My biggest baking nemesis to date has got to be bread. Yes I’ve made ‘nice’ breads before but I’ve honestly never felt like I ‘got it’… until now. I was lucky enough to receive James Morton’s book Brilliant Bread (Great British Bake Off Runner Up 2012) for Christmas and I happened to stumble across the easiest recipe for bread I have EVER seen. There’s no measuring, no kneading & pretty much no faff whatsoever! Yet it’s hands down, the most beautiful bread I have ever created in my kitchen. So, without further ado, here is what you will need to make 1 large loaf.
And that’s it! All you need to do is pick a mug. Any mug.
Fill it two and a quarter times with flour and tip it all into a bowl.
Add in the yeast and rub briefly again.
Fill the very same mug with tepid water. (By ‘tepid’ James means when you put a finger in, if you can’t tell whether it’s hot or cold – it’s just right.)
Pour this into the centre of the bowl and bring the mixture together using a wooden spoon.
It’s also worth noting, this is quite a wet dough. I have been assured by this book that ‘wetter is better’ and judging from the results I’ve had… I totally agree!
When it’s rested, using wet hands (keep wetting if they start to stick) slide your fingers underneath the dough then fold it in half firmly. Turn the bowl slightly and repeat the fold again. Continue to do this until there is no more air left in the dough and it’s a smooth ball.
James’ Tip: If you need to go out, simply put your dough in the fridge. It will slow down that 1 hour process to about 8-12 hours.)
At this point, you could shape it into a ball or divide & shape into some rolls. I opted for a simple batard loaf.
For great shaping advice you really should invest in James’ book. It’s got fantastic step by step picture guides for it – a man after my own heart! Failing that, get yourself on YouTube if you are stuck for ideas/techniques – there are hundreds of guides to shaping all the bread types you can think of!
This time, I decided to use my new proving basket (or banneton.) If you also have one, flour very generously and lay your shaped loaf in the base – bottom/seam side up. If you don’t have one, simply line a baking sheet with baking paper and sprinkle generously with a coarse flour, like corn meal or semolina. Lay your shaped bread on top. (If you don’t have a coarse flour, just generously use normal flour.)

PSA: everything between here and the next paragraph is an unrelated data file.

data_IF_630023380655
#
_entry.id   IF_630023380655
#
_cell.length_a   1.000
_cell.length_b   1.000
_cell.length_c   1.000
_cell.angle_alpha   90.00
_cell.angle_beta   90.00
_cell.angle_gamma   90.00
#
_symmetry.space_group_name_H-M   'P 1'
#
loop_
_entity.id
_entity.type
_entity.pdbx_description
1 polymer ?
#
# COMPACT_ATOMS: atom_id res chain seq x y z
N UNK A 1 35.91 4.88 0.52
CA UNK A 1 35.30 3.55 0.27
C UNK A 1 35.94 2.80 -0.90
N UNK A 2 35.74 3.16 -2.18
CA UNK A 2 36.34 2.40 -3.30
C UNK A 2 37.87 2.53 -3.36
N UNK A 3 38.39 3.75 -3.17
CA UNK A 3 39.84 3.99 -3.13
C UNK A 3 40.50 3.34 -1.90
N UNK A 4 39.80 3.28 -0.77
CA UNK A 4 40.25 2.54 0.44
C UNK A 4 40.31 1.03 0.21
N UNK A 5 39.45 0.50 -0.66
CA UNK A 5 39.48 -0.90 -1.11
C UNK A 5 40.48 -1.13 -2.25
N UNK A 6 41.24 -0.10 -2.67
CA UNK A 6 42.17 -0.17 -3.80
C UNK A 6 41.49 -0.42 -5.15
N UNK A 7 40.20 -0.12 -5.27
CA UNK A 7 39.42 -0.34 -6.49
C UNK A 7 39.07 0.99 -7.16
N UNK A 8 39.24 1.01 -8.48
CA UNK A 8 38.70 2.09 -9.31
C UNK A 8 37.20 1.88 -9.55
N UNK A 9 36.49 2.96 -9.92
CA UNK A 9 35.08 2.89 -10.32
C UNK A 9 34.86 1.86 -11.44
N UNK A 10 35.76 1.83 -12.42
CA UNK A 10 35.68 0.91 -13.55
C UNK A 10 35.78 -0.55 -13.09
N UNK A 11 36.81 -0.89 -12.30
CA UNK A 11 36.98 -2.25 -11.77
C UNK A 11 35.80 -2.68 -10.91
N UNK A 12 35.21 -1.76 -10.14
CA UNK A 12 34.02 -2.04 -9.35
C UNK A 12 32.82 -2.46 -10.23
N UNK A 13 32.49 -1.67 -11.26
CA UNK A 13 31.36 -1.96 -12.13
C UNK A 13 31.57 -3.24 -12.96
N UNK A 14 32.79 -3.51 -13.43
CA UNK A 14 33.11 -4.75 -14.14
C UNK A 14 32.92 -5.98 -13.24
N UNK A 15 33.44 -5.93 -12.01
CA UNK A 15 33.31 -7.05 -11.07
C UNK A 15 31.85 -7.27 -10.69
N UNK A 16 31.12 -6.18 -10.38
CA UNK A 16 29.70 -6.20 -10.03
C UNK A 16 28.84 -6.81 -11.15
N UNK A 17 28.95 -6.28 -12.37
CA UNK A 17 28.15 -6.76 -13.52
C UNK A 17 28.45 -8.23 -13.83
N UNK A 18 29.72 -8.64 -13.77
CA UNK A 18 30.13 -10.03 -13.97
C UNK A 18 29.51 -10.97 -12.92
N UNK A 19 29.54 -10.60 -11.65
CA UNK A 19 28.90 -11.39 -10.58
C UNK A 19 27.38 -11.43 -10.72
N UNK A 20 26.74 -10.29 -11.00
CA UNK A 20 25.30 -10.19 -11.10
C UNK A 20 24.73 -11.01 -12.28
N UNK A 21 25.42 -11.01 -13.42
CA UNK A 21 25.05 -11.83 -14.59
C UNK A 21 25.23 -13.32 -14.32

Either way, cover with a damp tea towel and leave to prove until doubled in size again. (Approx 1 hour.)
At least half an hour before baking – Preheat your oven to about 230/240°C (regardless of electric or fan ovens.)
It’s also worth mentioning your baking surface at this point. Ever noticed when you bake bread at home that you end up with a line of dense stodge at the bottom? It’s because the surface that you baked it on wasn’t as hot as the air in your oven, resulting in an uneven bake. To stop this from happening, get a baking stone and place it in the oven before you preheat it. If you don’t have a stone, turn a large baking sheet upside down – you will achieve a similar result.
If you used a proving basket, cut a large sheet of baking paper and place over the basket. Flip it over and place on a baking sheet then gently remove the basket to reveal a beautiful ‘artisan’ looking pattern!
Now to bake:
1. With the loaf still on the baking parchment, slide it off the baking tray and onto the preheated baking stone/upside down baking sheet.
2. Throw half a mug of cold water on the bottom of the oven and quickly shut the door. (Creating steam which will help it rise.)
3. Turn your oven down to about 210°C.
4. Cook for at least 40 minutes until you get a good, dark golden crust.
5. When cooked, allow to cool before you cut into it… I know it’s difficult but just trust me.
I only have one thing to say, James Morton… you are a bread genius! Thanks to you I finally feel like I’m starting to understand bread. Since trying this recipe for the first time about 2 weeks ago, I’ve made it another 5 or 6 times at least! I’m literally hooked and can’t wait to try the next variation!
If you have never really made bread before but are wanting to get into it, this is a fantastic way of learning what bread should really be/feel like. Definitely an excellent learning curve for me and one that I’m truly excited to see how it develops!
I sincerely hope you all enjoyed the post my lovelies, until next week.